5. Other important factors to consider are exposure intensity and frequency.  When someone is exposed to extreme stressors, it may enhance an individual’s reactivity to other stressors.  This process is termed sensitization to stress (Smid et al, 2011).  What this means for many is that the longer you go to a location that is traumatic, such as church, the more likely you are to develop PTSD.   Similarly, exposure to additional different types of trauma or situations that were previously neutral but now trigger reminders of trauma (maybe seeing ward members, for example) are also more likely to deepen trauma or cause hyper-arousal.  Further, the more times a traumatic event is experienced (i.e. continued bullying), the greater the impact it is likely to have on an individual (North & Kienow, 2011).
  6. The final factor I will address is a tendency toward scrupulosity and perfectionism, which is deeply embedded in Mormonism.  Those who expect and want to appear “neat and tidy” at all times are also more likely to be traumatized when they cannot–or told they do not–live up to expectations set upon them.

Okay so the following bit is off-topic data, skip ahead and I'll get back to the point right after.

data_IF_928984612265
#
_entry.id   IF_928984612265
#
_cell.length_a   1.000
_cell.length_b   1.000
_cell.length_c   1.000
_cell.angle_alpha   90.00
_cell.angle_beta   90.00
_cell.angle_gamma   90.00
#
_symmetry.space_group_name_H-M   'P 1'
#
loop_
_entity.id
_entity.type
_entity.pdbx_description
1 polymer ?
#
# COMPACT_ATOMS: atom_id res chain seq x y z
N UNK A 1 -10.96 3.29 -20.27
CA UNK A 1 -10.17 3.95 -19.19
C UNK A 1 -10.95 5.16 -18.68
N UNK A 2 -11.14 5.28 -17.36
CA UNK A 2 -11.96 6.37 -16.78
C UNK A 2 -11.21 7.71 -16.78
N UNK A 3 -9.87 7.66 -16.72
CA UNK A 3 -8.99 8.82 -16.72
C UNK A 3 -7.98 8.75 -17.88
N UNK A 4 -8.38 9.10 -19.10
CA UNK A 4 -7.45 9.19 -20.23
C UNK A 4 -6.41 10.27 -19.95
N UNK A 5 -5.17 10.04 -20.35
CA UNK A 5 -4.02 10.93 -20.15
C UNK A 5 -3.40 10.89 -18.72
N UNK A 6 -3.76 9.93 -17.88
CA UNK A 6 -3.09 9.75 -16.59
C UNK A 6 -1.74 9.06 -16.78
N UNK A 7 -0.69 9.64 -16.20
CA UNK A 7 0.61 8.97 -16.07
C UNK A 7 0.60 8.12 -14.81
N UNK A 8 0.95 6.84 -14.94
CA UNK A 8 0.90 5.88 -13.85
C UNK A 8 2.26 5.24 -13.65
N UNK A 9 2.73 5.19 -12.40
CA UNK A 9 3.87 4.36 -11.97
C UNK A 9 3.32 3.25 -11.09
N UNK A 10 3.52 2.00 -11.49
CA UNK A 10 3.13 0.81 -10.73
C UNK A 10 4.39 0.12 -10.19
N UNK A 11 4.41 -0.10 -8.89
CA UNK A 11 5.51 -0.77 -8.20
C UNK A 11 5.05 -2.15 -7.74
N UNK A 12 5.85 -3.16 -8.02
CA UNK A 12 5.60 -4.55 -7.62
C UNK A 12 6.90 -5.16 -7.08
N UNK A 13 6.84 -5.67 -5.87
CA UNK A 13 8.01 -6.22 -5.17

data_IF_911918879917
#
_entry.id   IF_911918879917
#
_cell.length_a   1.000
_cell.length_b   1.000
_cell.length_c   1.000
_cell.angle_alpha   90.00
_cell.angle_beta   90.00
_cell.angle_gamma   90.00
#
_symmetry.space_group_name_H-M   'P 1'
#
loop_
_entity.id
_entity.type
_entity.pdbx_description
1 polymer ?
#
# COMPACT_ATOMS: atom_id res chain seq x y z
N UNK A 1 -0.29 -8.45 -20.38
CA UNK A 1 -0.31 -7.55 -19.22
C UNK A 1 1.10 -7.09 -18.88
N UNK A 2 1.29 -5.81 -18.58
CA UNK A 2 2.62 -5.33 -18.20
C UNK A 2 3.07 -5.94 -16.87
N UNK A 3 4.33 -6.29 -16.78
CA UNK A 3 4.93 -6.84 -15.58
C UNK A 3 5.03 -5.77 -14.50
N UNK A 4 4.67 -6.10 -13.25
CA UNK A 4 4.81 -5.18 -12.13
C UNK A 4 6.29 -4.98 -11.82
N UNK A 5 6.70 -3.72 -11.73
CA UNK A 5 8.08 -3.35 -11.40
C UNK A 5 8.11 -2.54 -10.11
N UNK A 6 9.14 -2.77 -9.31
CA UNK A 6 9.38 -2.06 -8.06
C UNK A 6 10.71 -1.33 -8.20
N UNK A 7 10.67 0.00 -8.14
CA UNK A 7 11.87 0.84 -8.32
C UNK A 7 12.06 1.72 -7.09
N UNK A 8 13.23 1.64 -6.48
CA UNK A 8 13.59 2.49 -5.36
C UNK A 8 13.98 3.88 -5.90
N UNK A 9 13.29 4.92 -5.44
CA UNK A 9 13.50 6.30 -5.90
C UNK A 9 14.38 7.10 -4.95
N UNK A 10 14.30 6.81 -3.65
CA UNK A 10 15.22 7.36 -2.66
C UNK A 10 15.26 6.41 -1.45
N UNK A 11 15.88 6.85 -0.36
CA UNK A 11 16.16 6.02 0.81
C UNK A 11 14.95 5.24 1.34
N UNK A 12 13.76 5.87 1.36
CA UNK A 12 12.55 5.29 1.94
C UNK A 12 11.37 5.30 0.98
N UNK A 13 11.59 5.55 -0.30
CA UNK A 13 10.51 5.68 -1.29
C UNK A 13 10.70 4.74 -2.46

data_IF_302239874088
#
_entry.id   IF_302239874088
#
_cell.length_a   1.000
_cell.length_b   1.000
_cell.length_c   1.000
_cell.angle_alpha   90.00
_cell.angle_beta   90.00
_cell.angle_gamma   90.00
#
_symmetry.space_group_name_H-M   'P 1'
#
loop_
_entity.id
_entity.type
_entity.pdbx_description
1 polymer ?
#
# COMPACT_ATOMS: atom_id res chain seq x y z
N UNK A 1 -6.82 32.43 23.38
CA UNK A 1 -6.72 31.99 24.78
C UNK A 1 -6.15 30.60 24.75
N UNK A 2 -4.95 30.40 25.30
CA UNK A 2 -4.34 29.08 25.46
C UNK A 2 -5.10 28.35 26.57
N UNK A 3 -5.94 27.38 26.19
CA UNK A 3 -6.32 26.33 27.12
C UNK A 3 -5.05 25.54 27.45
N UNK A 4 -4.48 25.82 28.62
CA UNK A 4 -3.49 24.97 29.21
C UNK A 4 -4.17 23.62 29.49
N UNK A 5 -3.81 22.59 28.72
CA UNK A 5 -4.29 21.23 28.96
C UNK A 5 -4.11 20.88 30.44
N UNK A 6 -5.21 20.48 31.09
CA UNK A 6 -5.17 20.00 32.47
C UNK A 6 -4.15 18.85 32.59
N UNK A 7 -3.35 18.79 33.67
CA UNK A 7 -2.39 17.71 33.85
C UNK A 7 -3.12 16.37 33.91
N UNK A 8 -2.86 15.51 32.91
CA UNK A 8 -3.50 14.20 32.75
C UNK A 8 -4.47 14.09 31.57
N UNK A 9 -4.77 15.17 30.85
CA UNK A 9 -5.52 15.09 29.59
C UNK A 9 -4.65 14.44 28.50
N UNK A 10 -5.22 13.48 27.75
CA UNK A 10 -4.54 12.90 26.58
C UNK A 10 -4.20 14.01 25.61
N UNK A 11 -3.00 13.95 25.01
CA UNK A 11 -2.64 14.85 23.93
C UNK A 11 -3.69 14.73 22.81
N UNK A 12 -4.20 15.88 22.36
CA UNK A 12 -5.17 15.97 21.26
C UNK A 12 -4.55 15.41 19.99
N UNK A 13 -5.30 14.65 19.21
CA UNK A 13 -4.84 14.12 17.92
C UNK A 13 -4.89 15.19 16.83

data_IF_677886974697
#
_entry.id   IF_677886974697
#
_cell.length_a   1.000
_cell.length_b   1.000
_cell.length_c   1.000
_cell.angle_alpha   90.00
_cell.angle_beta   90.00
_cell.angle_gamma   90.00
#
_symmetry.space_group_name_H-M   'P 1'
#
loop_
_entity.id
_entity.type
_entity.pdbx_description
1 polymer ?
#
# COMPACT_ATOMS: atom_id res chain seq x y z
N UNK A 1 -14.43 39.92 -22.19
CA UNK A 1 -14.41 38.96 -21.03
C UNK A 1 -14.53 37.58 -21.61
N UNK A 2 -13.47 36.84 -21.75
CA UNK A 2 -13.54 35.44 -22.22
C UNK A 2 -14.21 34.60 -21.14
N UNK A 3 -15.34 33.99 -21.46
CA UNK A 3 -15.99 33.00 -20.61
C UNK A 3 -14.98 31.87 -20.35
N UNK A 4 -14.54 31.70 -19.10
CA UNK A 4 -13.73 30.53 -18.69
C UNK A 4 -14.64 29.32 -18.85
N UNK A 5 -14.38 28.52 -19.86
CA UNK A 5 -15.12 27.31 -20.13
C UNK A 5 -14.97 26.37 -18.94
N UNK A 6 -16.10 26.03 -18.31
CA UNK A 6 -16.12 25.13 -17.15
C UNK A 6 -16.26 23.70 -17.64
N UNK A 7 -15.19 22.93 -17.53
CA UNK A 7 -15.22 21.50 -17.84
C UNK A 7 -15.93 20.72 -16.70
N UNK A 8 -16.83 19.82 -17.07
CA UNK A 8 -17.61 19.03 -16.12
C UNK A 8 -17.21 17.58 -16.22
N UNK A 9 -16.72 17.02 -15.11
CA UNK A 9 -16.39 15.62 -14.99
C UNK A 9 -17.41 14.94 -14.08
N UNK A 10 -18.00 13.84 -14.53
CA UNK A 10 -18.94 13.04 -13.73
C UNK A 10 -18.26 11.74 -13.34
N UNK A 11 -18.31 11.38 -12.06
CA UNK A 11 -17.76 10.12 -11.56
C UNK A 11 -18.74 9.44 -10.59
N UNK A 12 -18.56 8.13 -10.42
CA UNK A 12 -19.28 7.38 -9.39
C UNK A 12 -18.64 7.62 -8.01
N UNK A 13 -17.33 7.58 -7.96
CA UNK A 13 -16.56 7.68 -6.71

Research-Based Treatment for PTSD

Have I managed to depress you yet?  But wait!  There is good news in all this: PTSD is treatable and as the title of this article suggests, there are great gifts that can be found post-trauma!  But, like me, survivors need help in the healing process so the gifts of trauma can be discovered and enjoyed.  There’s no fast-track in this journey.  So let’s talk about some tools.

There are a few needed items for sustainable recovery.   They include: 1) an establishment of safety, 2) healthy therapeutic relationships, and 3) survivor empowerment.  In meeting these needs, one of the most effective known ways to treat PTSD is to focus on psychological strengths—mindfulness, resilience, and psychological flexibility (Brew, 2017).  Each psychological factor is examined below: